Sorghum is an important C4 grain and grass crop used for food, feed, forage, sugar, and biofuels. In its native Africa, sorghum landraces often grow to approximately 3-4 meters in height. Following introduction into the U.S., shorter, early flowering varieties were identified and used for production of grain. Quinby and Karper identified allelic variation at four loci designated Dw1-Dw4 that regulated plant height by altering the length of stem internodes. The current study used a map-based cloning strategy to identify the gene corresponding to Dw1. Hegari (Dw1dw2Dw3dw4) and 80M (dw1dw2Dw3dw4) were crossed and F2 and HIF derived populations used for QTL mapping. Genetic analysis identified four QTL for internode length in this population, Dw1 on SBI-09, Dw2 on SBI-06, and QTL located on SBI-01 and SBI-07. The QTL on SBI-07 was ∼3 Mbp upstream of Dw3 and interacted with Dw1. Dw1 was also found to contribute to the variation in stem weight in the population. Dw1 was fine mapped to an interval of ∼33 kbp using HIFs segregating only for Dw1. A polymorphism in an exon of Sobic.009G229800 created a stop codon that truncated the encoded protein in 80M (dw1). This polymorphism was not present in Hegari (Dw1) and no other polymorphisms in the delimited Dw1 locus altered coding regions. The recessive dw1 allele found in 80M was traced to Dwarf Yellow Milo, the progenitor of grain sorghum genotypes identified as dw1. Dw1 encodes a putative membrane protein of unknown function that is highly conserved in plants.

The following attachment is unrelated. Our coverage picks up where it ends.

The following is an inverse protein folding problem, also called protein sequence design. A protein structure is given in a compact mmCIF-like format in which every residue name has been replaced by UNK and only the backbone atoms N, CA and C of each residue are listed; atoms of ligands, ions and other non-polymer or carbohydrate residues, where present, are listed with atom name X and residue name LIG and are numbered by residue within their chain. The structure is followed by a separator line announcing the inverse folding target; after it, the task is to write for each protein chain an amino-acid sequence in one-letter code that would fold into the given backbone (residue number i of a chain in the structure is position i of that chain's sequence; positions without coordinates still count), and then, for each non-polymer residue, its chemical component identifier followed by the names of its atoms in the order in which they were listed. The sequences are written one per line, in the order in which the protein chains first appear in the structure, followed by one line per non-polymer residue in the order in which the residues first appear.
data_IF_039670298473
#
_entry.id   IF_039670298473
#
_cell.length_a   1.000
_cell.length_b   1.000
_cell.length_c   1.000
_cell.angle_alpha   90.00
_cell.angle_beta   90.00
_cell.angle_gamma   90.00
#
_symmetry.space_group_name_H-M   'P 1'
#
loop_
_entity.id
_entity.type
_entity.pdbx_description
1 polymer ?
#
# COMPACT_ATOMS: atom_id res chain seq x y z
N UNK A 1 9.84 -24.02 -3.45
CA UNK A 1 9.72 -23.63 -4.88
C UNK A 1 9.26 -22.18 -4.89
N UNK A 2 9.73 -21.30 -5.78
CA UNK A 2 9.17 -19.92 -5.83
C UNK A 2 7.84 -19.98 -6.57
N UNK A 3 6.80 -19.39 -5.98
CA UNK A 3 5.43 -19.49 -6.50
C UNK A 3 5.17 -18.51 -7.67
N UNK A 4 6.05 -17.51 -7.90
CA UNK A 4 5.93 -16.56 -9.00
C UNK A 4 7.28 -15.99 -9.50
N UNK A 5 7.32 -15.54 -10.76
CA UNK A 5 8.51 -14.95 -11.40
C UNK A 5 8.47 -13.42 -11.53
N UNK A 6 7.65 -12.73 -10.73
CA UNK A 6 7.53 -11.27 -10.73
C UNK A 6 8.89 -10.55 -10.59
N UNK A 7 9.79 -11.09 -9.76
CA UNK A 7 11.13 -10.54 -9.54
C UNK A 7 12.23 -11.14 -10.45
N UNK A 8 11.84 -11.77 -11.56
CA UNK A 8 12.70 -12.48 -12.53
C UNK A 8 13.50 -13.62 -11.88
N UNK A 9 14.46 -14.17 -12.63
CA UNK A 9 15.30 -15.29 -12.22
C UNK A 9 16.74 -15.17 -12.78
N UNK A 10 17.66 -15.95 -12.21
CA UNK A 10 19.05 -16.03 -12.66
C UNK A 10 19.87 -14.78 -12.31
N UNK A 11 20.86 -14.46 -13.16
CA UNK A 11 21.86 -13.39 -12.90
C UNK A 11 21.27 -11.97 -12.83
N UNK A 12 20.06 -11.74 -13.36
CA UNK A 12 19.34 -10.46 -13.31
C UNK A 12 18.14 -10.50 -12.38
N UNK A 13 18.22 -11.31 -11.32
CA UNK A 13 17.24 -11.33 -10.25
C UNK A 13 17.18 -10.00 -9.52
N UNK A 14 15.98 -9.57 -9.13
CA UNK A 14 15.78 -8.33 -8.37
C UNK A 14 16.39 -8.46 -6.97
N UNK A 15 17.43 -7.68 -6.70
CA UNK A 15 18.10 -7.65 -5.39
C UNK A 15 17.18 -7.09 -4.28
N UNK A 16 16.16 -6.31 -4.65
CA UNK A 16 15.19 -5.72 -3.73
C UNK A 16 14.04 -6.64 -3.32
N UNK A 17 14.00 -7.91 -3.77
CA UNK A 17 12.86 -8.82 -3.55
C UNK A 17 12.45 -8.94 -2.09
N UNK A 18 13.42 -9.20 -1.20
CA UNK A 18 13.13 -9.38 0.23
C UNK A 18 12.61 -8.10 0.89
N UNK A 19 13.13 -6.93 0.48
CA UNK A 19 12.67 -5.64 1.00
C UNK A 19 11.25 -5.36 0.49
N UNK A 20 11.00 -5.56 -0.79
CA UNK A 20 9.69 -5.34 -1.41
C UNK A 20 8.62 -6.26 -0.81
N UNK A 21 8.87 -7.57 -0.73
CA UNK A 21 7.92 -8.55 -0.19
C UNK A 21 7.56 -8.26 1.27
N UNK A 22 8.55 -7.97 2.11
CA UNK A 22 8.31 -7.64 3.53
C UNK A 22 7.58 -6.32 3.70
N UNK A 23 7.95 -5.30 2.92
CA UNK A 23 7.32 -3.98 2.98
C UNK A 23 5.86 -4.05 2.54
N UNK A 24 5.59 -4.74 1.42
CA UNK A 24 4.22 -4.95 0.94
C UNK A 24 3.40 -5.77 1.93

Hilley, J., Truong, S., Olson, S., Morishige, D., & Mullet, J. (2016). Identification of Dw1, a regulator of sorghum stem internode length. PLoS ONE, 11(3). https://doi.org/10.1371/journal.pone.0151271